Note: Where available, the PDF/Word icon below is provided to view the complete and fully formatted document
 Download Current HansardDownload Current Hansard   

Previous Fragment    Next Fragment
Tuesday, 28 April 1987
Page: 2119

Mr TICKNER(8.59) —I speak in the debate on the Defence Housing Authority Bill tonight not only as the member for Hughes, representing the important defence constituency of Holsworthy, East Hills and a whole range of other defence housing areas throughout my electorate, but also as one of the co-conveners of the Government Members Defence Force Action Committee which has been so often referred to in the course of this debate. In my remarks I will have something to say about that Committee. Before turning to that, I place on record the fact that this reform by the Government in establishing the Defence Housing Authority is but one of a number of significant reforms that will, in totality, transform the life of service personnel and their families in years to come. I refer to the establishment also of the Defence Force Remuneration Tribunal which, for the first time in the history of this country, takes conditions of pay outside the hands of politicians and gives service personnel the same recourse to an independent tribunal as other wage and salary earners. That of itself is, I believe, one of the most important reforms that the Minister for Defence (Mr Beazley) has undertaken.

Another reform has been to institute the Australian Defence Families Information and Liaison Staff. That service will, I believe, bring great benefits in future years. It came about because of the pressure applied by service personnel and their families throughout Australia, which also led to the formation of the National Consultative Group of Service Spouses which the families from Holsworthy in my electorate were so instrumental in supporting. They were indeed driving forces towards the establishment of that Committee. Another reform has been the establishment of the Armed Forces Federation of Australia which was given active support in its formation by Minister Beazley. Very few countries have such a federation to advance the interests of serving service personnel. Scandinavia, Germany and the United States of America are other examples. That Federation has already made its mark and will, I believe, also be effective in future years in drawing the attention of members of parliament and the wider community to the need to improve conditions for ser-vice personnel and their families.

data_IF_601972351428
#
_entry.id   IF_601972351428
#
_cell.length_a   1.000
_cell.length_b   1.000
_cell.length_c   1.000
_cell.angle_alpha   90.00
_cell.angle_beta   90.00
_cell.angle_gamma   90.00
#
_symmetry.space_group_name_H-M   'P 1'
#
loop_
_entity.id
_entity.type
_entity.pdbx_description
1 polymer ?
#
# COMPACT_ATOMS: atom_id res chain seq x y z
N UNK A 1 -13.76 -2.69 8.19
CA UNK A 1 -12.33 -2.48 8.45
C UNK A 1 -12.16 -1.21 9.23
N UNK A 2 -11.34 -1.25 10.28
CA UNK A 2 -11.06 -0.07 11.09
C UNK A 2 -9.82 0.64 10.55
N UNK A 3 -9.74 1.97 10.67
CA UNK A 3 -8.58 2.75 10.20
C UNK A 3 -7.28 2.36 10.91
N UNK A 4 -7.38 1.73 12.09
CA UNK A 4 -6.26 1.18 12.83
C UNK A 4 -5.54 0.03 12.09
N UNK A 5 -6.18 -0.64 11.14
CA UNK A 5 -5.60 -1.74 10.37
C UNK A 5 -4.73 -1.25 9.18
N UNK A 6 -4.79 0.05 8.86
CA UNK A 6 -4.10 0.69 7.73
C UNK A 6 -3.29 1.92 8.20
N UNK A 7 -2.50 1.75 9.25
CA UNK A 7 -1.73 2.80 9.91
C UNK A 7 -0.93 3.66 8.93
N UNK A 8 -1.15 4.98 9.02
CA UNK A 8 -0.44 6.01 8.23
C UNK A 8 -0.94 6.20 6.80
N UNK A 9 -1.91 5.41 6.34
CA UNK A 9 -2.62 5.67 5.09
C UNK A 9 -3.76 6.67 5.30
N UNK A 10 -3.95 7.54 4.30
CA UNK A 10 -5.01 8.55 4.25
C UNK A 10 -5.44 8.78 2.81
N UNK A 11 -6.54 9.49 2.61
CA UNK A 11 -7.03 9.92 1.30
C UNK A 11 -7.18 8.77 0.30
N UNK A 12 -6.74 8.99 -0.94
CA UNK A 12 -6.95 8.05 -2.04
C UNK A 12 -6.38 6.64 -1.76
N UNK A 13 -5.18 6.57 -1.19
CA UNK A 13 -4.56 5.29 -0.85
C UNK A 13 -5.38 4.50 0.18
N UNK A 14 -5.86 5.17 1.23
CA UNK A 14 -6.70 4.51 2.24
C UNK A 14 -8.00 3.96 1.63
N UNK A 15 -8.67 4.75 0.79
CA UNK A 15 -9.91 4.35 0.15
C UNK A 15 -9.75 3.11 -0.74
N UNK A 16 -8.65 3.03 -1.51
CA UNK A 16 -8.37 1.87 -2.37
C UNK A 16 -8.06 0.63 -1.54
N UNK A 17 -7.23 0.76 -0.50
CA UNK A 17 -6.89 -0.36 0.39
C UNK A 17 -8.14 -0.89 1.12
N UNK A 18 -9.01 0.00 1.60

It is in that context that the Government's initiative to establish the Defence Housing Authority comes before the Parliament tonight. My experience of service life is limited to my experience as a Federal member representing the seat of Hughes, but I am very pleased to say that as soon as I became aware of what service life was all about and the difficulties encountered by service personnel and their families I sought to involve myself in the very just cause that those families and servicemen and women have in advancing their conditions. I literally could not believe what I saw when I first went to service housing in and around my electorate, at Holsworthy. I went there with the former Minister for Defence, Minister Scholes. In my tour of defence establishments I found servicemen living literally in slum accommodation that was built as temporary accommodation about the end of the Second World War. It was absolutely pitiful to see what servicemen had to endure, crammed into inadequate accommodation with poor heating and forced to suffer what I think were Third World conditions.

I do not seek to make political capital out of those many years of neglect because I do not think that that neglect is the responsibility of any one party, although it is true that the Australian Labor Party historically has not had as many years in office as have the coalition-or former coalition, I should say-parties. Nevertheless, it seems to be that all of us have a responsibility to do something to redress those very many years of neglect. When I went to the East Hills naval estate for the first time I found an isolated community inadequately serviced and suffering in many respects similar conditions to those which have been described by others earlier in this debate. It is those kinds of problems that I have seen in my electorate which have caused me to become, I hope, an outspoken and public advocate of improved conditions for service personnel and their families.

The Bill before the House is part of an overall strategy of this Government to address the conditions of its employees, not only in the Defence Force but also in other areas. It often happens in government employment that people are placed in circumstances where they are not easily able to rent accommodation on the open market or where, because of their employment, they are forced to live immediately adjacent to that employment. In that light we believe three essential steps are necessary to remedy the housing problems faced by government employees, and, in this case particularly, service personnel. Firstly, a guaranteed level of funds must be committed to defence housing. Throughout this debate and in earlier statements we have heard that this Government is committed to a 10-year, $750m expenditure program to redress those very many years of neglect. Secondly, business enterprise and expertise must be brought to the management task. We see in this Bill before the House that that is precisely what is being done. Thirdly, a single organisation must be established which is dedicated to management of defence housing, free from bureaucratic controls. It is those three principles, I believe, that are given effect in the Bill.